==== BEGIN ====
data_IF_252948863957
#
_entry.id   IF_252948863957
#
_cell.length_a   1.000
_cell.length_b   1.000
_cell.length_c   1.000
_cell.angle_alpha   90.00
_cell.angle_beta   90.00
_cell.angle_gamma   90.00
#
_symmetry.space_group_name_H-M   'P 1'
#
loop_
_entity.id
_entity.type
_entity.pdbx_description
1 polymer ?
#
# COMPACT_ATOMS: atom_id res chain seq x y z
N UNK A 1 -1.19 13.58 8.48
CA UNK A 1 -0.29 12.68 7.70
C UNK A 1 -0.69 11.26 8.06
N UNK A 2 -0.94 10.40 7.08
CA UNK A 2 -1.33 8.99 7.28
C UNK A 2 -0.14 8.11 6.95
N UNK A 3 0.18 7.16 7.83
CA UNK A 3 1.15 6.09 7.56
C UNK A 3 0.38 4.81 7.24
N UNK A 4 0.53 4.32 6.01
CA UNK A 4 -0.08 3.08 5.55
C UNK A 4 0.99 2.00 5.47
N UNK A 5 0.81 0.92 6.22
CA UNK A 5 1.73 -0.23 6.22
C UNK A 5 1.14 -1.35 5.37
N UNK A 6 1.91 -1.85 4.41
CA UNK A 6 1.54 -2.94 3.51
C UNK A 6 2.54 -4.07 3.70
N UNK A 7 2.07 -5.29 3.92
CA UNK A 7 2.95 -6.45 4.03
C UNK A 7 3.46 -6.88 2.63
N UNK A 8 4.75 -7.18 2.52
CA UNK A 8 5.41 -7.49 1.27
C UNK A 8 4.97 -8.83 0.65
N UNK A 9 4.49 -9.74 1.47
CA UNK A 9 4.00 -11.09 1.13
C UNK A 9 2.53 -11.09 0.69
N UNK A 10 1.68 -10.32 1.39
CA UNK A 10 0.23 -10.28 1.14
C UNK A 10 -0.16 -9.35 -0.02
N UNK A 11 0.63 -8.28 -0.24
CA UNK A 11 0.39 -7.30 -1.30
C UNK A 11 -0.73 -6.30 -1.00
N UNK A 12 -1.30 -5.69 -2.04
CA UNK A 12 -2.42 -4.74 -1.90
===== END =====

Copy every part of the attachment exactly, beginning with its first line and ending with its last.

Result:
data_IF_252948863957
#
_entry.id   IF_252948863957
#
_cell.length_a   1.000
_cell.length_b   1.000
_cell.length_c   1.000
_cell.angle_alpha   90.00
_cell.angle_beta   90.00
_cell.angle_gamma   90.00
#
_symmetry.space_group_name_H-M   'P 1'
#
loop_
_entity.id
_entity.type
_entity.pdbx_description
1 polymer ?
#
# COMPACT_ATOMS: atom_id res chain seq x y z
N UNK A 1 -1.19 13.58 8.48
CA UNK A 1 -0.29 12.68 7.70
C UNK A 1 -0.69 11.26 8.06
N UNK A 2 -0.94 10.40 7.08
CA UNK A 2 -1.33 8.99 7.28
C UNK A 2 -0.14 8.11 6.95
N UNK A 3 0.18 7.16 7.83
CA UNK A 3 1.15 6.09 7.56
C UNK A 3 0.38 4.81 7.24
N UNK A 4 0.53 4.32 6.01
CA UNK A 4 -0.08 3.08 5.55
C UNK A 4 0.99 2.00 5.47
N UNK A 5 0.81 0.92 6.22
CA UNK A 5 1.73 -0.23 6.22
C UNK A 5 1.14 -1.35 5.37
N UNK A 6 1.91 -1.85 4.41
CA UNK A 6 1.54 -2.94 3.51
C UNK A 6 2.54 -4.07 3.70
N UNK A 7 2.07 -5.29 3.92
CA UNK A 7 2.95 -6.45 4.03
C UNK A 7 3.46 -6.88 2.63
N UNK A 8 4.75 -7.18 2.52
CA UNK A 8 5.41 -7.49 1.27
C UNK A 8 4.97 -8.83 0.65
N UNK A 9 4.49 -9.74 1.47
CA UNK A 9 4.00 -11.09 1.13
C UNK A 9 2.53 -11.09 0.69
N UNK A 10 1.68 -10.32 1.39
CA UNK A 10 0.23 -10.28 1.14
C UNK A 10 -0.16 -9.35 -0.02
N UNK A 11 0.63 -8.28 -0.24
CA UNK A 11 0.39 -7.30 -1.30
C UNK A 11 -0.73 -6.30 -1.00
N UNK A 12 -1.30 -5.69 -2.04
CA UNK A 12 -2.42 -4.74 -1.90